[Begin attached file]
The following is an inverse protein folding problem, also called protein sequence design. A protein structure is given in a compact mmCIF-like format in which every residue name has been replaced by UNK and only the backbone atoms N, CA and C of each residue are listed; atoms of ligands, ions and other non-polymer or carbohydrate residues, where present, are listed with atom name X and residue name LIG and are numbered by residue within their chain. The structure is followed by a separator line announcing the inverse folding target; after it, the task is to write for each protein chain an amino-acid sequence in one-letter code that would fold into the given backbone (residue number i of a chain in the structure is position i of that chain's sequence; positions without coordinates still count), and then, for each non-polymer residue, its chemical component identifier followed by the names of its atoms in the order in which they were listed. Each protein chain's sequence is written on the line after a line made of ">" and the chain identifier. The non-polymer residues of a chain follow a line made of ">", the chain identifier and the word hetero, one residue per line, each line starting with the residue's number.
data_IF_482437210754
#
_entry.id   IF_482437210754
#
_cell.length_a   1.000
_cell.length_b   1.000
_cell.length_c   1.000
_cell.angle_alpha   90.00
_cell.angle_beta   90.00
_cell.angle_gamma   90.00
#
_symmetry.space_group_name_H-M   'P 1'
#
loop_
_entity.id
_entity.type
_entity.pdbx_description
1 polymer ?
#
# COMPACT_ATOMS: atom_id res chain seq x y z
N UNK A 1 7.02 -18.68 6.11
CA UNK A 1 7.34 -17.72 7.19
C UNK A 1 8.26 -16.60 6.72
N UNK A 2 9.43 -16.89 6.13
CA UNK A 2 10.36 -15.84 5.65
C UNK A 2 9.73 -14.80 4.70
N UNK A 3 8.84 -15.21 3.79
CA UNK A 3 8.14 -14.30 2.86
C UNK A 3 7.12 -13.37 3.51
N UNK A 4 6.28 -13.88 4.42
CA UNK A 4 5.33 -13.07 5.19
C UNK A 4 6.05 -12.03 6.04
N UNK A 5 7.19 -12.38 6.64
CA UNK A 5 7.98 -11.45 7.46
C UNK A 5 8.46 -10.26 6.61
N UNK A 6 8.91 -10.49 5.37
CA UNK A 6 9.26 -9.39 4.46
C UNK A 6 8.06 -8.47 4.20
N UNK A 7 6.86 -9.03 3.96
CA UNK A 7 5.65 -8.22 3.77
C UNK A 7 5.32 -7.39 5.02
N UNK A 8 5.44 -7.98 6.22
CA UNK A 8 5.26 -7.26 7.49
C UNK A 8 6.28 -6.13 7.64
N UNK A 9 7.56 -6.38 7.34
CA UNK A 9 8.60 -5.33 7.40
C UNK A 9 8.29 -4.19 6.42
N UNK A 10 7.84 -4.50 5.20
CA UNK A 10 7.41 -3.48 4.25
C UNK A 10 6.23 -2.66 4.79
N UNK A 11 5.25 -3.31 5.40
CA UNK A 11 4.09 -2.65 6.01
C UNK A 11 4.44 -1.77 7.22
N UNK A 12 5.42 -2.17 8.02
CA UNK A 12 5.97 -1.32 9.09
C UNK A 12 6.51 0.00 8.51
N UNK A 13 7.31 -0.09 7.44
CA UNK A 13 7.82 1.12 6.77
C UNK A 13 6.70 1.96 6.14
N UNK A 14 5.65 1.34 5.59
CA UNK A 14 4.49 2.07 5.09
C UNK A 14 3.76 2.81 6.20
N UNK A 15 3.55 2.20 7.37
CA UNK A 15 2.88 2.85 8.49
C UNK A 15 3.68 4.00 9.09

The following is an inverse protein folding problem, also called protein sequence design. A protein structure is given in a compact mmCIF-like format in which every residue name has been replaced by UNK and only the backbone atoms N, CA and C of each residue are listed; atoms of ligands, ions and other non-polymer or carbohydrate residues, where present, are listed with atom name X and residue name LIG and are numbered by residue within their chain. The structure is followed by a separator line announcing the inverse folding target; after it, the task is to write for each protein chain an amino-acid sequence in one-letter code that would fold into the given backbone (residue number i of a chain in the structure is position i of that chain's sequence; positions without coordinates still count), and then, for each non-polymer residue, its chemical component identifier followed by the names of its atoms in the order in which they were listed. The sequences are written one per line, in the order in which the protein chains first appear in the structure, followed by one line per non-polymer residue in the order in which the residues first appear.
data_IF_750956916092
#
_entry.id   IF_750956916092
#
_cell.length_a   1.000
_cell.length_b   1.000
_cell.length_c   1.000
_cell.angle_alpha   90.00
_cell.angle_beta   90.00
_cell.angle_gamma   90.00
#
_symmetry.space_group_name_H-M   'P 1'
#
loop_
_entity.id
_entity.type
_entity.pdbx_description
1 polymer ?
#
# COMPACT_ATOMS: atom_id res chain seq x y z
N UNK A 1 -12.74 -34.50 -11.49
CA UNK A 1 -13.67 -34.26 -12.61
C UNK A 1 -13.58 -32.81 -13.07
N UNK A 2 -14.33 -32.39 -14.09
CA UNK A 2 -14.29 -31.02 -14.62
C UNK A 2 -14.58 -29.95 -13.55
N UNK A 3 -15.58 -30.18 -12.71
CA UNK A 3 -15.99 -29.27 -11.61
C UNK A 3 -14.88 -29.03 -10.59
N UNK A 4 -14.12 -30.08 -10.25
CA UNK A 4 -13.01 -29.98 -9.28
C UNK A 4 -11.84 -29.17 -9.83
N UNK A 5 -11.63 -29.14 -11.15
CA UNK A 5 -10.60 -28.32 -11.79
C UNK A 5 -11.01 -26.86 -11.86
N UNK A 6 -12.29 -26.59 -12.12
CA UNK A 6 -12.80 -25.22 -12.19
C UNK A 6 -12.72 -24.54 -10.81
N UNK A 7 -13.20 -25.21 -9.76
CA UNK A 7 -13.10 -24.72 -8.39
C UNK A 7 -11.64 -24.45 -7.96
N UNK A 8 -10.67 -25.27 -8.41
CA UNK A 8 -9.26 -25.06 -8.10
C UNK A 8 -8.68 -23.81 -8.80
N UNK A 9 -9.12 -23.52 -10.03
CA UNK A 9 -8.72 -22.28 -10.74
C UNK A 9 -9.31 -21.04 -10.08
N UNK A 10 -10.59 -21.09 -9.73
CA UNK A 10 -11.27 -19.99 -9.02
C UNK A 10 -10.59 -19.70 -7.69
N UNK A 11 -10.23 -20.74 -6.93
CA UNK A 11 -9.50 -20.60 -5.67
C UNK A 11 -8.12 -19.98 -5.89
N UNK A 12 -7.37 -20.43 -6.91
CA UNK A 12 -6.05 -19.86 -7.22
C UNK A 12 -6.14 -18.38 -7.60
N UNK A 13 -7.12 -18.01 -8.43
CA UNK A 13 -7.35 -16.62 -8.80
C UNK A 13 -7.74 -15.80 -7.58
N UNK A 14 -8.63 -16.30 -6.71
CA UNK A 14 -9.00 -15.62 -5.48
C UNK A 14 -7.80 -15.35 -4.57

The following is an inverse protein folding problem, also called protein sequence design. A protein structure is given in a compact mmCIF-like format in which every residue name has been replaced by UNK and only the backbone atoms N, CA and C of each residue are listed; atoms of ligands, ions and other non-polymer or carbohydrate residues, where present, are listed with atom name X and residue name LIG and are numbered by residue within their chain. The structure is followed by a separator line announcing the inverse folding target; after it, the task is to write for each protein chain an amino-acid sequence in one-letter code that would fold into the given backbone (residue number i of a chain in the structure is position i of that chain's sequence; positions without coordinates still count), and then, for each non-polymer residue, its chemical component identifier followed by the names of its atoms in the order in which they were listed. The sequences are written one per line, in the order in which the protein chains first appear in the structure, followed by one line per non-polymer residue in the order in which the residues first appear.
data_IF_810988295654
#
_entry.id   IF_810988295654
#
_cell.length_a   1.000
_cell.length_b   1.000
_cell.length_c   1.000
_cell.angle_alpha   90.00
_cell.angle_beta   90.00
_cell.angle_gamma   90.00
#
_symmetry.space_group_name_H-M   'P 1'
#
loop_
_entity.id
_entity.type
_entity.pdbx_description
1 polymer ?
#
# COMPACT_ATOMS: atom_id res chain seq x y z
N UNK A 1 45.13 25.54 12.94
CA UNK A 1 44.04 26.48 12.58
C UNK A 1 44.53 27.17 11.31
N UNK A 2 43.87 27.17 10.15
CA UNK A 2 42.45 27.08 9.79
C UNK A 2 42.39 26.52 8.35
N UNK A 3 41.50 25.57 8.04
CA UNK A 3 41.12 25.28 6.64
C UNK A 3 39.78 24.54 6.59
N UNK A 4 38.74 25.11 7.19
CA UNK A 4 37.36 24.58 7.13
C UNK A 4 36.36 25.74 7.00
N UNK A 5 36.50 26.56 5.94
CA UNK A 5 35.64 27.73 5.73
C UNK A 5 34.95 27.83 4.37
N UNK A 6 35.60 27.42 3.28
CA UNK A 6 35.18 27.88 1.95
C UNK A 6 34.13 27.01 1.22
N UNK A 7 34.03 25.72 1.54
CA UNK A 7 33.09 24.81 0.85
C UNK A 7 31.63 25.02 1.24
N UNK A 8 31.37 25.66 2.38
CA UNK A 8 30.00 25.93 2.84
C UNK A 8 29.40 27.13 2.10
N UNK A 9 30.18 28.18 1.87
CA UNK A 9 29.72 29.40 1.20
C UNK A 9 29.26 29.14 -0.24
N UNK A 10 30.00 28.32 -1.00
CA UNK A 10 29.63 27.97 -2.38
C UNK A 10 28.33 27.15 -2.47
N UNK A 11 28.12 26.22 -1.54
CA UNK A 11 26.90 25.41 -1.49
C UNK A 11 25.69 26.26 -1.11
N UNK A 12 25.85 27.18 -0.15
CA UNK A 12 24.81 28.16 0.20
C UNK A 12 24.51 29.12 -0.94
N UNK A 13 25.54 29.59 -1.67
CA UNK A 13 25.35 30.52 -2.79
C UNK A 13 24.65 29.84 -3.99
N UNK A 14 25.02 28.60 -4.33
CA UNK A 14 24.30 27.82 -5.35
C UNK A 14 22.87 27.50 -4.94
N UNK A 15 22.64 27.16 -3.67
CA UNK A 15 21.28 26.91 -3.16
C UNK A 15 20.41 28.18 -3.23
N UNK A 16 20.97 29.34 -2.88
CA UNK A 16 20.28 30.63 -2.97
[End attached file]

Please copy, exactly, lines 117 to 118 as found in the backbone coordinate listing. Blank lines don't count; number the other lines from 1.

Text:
C UNK A 10 -10.59 -19.70 -7.69
N UNK A 11 -10.23 -20.74 -6.93